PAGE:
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New Equity Scheme Available for New-Build Homes in Scotland

The Scottish Government is providing a new £195m equity scheme designed to assist around 6500 homeowners in buying a new-build home.

The scheme, which is a successor to the existing Help to Buy programme, focuses on affordable housing and will be spread out over the next three years.

Residents eligible for the new scheme will be given an equity loan they can use to help buy a new-build home.

The house-building industry will receive around £500m worth of funding over a period of six years.

Social justice secretary Alex Neil said that providing access to quality housing is an important part of the Scottish government’s campaign to sustain economic growth, build stronger communities, promote social justice, and combat inequality.

By concentrating resources on affordable homes, the scheme will improve access by assisting individuals and families who want to purchase a new-build home.

By the time the new scheme ends, combined with assistance through Help to Buy, an estimated 14,000 households will have been helped to buy a new-build home.

Mr Neil said that the Scottish government will have also accomplished its five-year plan of 30,000 affordable homes by March 2016. The intended investment in creation of affordable housing opportunities will surpass £1.7bn.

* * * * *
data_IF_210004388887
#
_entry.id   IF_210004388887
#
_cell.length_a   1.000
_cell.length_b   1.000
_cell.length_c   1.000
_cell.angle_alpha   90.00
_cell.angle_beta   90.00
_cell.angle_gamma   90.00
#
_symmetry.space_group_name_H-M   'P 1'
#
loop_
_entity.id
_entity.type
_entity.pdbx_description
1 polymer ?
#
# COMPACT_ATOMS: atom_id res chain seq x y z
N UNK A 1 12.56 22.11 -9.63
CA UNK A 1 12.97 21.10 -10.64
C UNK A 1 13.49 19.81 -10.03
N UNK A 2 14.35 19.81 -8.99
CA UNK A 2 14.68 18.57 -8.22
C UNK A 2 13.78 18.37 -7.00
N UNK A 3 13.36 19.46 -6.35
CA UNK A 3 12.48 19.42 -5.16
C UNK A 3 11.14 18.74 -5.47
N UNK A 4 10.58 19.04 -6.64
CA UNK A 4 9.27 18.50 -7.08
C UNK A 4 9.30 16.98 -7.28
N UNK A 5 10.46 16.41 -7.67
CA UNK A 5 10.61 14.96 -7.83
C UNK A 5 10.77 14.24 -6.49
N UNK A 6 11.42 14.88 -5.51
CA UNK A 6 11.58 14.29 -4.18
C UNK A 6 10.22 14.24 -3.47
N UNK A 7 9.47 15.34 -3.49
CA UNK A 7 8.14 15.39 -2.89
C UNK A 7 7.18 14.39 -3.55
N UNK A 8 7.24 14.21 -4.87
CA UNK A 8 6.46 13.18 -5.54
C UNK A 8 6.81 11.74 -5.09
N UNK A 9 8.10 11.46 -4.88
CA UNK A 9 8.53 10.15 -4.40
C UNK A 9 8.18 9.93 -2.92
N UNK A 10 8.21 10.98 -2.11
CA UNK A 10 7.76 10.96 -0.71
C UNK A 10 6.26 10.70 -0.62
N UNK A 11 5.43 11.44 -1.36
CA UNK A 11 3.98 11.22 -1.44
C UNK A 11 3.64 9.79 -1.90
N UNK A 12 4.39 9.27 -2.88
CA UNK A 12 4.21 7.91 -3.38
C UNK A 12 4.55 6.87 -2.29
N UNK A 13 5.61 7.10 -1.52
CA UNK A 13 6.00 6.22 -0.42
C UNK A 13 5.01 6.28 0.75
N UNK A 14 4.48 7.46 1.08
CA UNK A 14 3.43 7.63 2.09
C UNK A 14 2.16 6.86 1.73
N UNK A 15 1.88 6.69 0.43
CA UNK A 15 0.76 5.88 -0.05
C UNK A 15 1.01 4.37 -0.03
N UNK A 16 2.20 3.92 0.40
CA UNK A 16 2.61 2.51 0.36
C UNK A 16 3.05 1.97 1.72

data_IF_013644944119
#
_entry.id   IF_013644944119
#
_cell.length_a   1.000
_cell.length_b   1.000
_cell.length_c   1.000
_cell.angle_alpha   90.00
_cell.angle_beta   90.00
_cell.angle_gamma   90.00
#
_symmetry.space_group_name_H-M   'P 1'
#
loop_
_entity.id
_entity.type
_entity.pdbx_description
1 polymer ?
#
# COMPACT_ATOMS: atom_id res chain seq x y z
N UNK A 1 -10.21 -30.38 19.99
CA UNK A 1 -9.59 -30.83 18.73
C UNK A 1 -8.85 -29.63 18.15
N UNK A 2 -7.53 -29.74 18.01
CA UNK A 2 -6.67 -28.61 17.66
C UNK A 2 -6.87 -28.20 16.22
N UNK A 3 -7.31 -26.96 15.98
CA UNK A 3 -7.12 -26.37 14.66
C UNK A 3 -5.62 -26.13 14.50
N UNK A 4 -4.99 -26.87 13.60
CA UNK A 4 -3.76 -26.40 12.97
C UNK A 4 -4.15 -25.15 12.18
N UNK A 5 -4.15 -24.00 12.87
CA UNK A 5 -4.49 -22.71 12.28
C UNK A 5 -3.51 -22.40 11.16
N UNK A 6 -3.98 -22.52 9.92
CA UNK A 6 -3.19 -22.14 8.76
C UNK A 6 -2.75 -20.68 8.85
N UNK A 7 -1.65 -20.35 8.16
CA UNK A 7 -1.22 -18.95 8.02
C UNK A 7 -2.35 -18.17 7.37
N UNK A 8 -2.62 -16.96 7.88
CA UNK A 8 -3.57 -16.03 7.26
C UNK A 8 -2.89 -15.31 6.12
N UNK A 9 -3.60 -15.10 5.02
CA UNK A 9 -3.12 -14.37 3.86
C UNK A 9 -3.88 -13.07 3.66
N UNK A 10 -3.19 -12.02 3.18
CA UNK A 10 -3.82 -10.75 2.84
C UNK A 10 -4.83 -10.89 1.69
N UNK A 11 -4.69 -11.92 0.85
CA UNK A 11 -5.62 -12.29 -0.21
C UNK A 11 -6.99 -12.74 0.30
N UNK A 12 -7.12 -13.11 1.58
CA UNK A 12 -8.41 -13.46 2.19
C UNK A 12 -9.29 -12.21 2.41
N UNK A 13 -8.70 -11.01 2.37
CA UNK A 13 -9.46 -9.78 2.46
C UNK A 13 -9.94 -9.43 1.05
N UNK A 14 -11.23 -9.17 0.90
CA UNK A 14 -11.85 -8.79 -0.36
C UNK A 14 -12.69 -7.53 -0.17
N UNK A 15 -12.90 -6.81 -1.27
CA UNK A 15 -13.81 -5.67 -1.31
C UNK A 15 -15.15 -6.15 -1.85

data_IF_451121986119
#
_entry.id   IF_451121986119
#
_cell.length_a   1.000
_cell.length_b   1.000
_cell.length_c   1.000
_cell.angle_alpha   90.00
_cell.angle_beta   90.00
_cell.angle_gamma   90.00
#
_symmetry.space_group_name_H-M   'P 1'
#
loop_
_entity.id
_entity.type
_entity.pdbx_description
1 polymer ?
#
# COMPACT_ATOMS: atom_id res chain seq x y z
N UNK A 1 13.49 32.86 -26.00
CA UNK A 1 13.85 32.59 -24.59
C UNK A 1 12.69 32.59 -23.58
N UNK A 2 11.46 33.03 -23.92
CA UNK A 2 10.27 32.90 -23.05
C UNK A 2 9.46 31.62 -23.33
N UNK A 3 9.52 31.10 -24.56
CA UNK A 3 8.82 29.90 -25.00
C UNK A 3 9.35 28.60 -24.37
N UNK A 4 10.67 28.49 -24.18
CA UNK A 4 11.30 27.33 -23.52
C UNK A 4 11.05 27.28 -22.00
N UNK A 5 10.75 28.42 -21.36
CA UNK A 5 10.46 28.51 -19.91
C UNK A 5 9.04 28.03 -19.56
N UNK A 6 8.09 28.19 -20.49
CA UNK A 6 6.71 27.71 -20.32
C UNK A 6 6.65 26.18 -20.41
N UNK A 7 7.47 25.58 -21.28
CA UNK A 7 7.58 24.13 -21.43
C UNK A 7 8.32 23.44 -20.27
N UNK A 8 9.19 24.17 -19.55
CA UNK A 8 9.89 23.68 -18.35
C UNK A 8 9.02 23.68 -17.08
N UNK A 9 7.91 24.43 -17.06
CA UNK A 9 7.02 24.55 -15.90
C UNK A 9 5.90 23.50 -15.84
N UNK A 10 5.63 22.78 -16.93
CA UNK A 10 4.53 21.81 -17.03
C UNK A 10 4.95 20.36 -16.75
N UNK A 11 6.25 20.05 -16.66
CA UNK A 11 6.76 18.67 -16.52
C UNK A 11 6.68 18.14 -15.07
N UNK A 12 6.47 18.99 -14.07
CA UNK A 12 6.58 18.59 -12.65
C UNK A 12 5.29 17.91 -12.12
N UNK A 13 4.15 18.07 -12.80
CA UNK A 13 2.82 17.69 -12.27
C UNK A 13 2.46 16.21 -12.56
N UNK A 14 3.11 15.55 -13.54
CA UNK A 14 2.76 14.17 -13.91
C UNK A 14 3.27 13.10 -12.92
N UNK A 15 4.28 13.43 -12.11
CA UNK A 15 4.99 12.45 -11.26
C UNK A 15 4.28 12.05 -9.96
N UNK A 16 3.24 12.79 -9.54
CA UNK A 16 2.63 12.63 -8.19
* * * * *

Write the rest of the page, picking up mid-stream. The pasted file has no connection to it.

He pointed out that conditions in the housing sector have continued to improve under the new government. Homelessness and repossessions have fallen in number, and there has been a sixth consecutive annual decrease in waiting lists for housing.

The Right to Buy has been abolished, which prevents up to 15,500 social homes from being sold over the next ten years, and the new funding has enabled councils to build new homes for the first time in thirty years.

Mr Neil said that this significant investment means that through Help to Buy and its successor, the Government will have invested nearly half a billion pounds in affordable housing over six years, giving both the construction industry and private sector a large boost.

After the UK Government’s spending review, full details about qualification criteria will be revealed in November.

The scheme will enable over 700 new homes to be built in Pennywell by Urban Union Ltd, a regeneration firm that is a joint venture between construction firms Robertson Group and McTaggart Construction.


Structural Defects Insurance

Managing director Graeme Nicol said that Help to Buy has been extremely popular, and that most of the buyers at the firm’s developments at Laurieston in Glasgow and Pennywell in Edinburgh received funding through the scheme.

Cammy Day, housing leader for the City of Edinburgh Council, explained that many people have been priced out of the market due to increased housing costs in the city, making it impossible for them to get on the property ladder.

Mr Day said he hoped that the new scheme means that more Edinburgh residents will benefit from Help to Buy and that more projects like Pennywell, which has played an important role in regenerating the local area, will be brought forward.


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